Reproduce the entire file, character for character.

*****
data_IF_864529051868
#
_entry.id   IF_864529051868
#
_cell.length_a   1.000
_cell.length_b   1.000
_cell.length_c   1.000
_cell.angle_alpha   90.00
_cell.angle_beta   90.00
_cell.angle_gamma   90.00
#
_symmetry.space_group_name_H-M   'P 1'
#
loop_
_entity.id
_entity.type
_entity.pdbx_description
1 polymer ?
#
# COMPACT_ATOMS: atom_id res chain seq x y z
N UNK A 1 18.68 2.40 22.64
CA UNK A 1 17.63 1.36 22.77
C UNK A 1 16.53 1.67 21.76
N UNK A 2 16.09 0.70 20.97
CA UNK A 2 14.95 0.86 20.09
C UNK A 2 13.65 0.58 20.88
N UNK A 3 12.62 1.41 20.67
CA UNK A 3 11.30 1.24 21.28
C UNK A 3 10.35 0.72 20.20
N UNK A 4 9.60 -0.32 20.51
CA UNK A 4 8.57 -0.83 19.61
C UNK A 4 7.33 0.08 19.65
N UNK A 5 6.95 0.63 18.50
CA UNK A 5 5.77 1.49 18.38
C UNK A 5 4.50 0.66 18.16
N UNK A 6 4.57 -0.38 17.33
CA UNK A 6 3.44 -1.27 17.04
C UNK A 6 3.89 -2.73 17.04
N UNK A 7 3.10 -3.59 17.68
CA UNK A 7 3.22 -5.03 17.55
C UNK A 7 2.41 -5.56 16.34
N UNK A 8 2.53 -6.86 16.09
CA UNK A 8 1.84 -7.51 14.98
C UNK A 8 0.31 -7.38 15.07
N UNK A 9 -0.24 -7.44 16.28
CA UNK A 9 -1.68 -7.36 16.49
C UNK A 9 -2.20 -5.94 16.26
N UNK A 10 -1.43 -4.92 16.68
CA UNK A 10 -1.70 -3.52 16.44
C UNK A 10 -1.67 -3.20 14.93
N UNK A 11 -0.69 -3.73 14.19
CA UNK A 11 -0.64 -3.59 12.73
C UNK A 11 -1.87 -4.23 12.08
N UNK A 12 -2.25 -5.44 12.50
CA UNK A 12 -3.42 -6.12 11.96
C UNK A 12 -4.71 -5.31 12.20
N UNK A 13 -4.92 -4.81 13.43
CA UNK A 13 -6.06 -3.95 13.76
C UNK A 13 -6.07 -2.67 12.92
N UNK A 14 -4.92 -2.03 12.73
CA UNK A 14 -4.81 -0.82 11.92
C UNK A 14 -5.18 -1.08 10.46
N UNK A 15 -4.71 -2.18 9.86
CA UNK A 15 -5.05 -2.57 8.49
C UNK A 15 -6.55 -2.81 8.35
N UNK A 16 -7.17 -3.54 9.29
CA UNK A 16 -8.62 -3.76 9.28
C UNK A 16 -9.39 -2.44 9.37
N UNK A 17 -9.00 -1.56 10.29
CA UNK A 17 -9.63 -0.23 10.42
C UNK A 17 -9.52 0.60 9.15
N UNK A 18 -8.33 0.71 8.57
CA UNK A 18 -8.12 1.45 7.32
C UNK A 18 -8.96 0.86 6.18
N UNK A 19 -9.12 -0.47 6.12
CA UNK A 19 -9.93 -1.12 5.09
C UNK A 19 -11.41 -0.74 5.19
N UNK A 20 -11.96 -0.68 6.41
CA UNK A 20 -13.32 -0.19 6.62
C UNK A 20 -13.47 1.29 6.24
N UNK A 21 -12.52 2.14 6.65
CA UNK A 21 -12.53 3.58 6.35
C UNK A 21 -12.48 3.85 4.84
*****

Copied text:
data_IF_864529051868
#
_entry.id   IF_864529051868
#
_cell.length_a   1.000
_cell.length_b   1.000
_cell.length_c   1.000
_cell.angle_alpha   90.00
_cell.angle_beta   90.00
_cell.angle_gamma   90.00
#
_symmetry.space_group_name_H-M   'P 1'
#
loop_
_entity.id
_entity.type
_entity.pdbx_description
1 polymer ?
#
# COMPACT_ATOMS: atom_id res chain seq x y z
N UNK A 1 18.68 2.40 22.64
CA UNK A 1 17.63 1.36 22.77
C UNK A 1 16.53 1.67 21.76
N UNK A 2 16.09 0.70 20.97
CA UNK A 2 14.95 0.86 20.09
C UNK A 2 13.65 0.58 20.88
N UNK A 3 12.62 1.41 20.67
CA UNK A 3 11.30 1.24 21.28
C UNK A 3 10.35 0.72 20.20
N UNK A 4 9.60 -0.32 20.51
CA UNK A 4 8.57 -0.83 19.61
C UNK A 4 7.33 0.08 19.65
N UNK A 5 6.95 0.63 18.50
CA UNK A 5 5.77 1.49 18.38
C UNK A 5 4.50 0.66 18.16
N UNK A 6 4.57 -0.38 17.33
CA UNK A 6 3.44 -1.27 17.04
C UNK A 6 3.89 -2.73 17.04
N UNK A 7 3.10 -3.59 17.68
CA UNK A 7 3.22 -5.03 17.55
C UNK A 7 2.41 -5.56 16.34
N UNK A 8 2.53 -6.86 16.09
CA UNK A 8 1.84 -7.51 14.98
C UNK A 8 0.31 -7.38 15.07
N UNK A 9 -0.24 -7.44 16.28
CA UNK A 9 -1.68 -7.36 16.49
C UNK A 9 -2.20 -5.94 16.26
N UNK A 10 -1.43 -4.92 16.68
CA UNK A 10 -1.70 -3.52 16.44
C UNK A 10 -1.67 -3.20 14.93
N UNK A 11 -0.69 -3.73 14.19
CA UNK A 11 -0.64 -3.59 12.73
C UNK A 11 -1.87 -4.23 12.08
N UNK A 12 -2.25 -5.44 12.50
CA UNK A 12 -3.42 -6.12 11.96
C UNK A 12 -4.71 -5.31 12.20
N UNK A 13 -4.92 -4.81 13.43
CA UNK A 13 -6.06 -3.95 13.76
C UNK A 13 -6.07 -2.67 12.92
N UNK A 14 -4.92 -2.03 12.73
CA UNK A 14 -4.81 -0.82 11.92
C UNK A 14 -5.18 -1.08 10.46
N UNK A 15 -4.71 -2.18 9.86
CA UNK A 15 -5.05 -2.57 8.49
C UNK A 15 -6.55 -2.81 8.35
N UNK A 16 -7.17 -3.54 9.29
CA UNK A 16 -8.62 -3.76 9.28
C UNK A 16 -9.39 -2.44 9.37
N UNK A 17 -9.00 -1.56 10.29
CA UNK A 17 -9.63 -0.23 10.42
C UNK A 17 -9.52 0.60 9.15
N UNK A 18 -8.33 0.71 8.57
CA UNK A 18 -8.12 1.45 7.32
C UNK A 18 -8.96 0.86 6.18
N UNK A 19 -9.12 -0.47 6.12
CA UNK A 19 -9.93 -1.12 5.09
C UNK A 19 -11.41 -0.74 5.19
N UNK A 20 -11.96 -0.68 6.41
CA UNK A 20 -13.32 -0.19 6.62
C UNK A 20 -13.47 1.29 6.24
N UNK A 21 -12.52 2.14 6.65
CA UNK A 21 -12.53 3.58 6.35
C UNK A 21 -12.48 3.85 4.84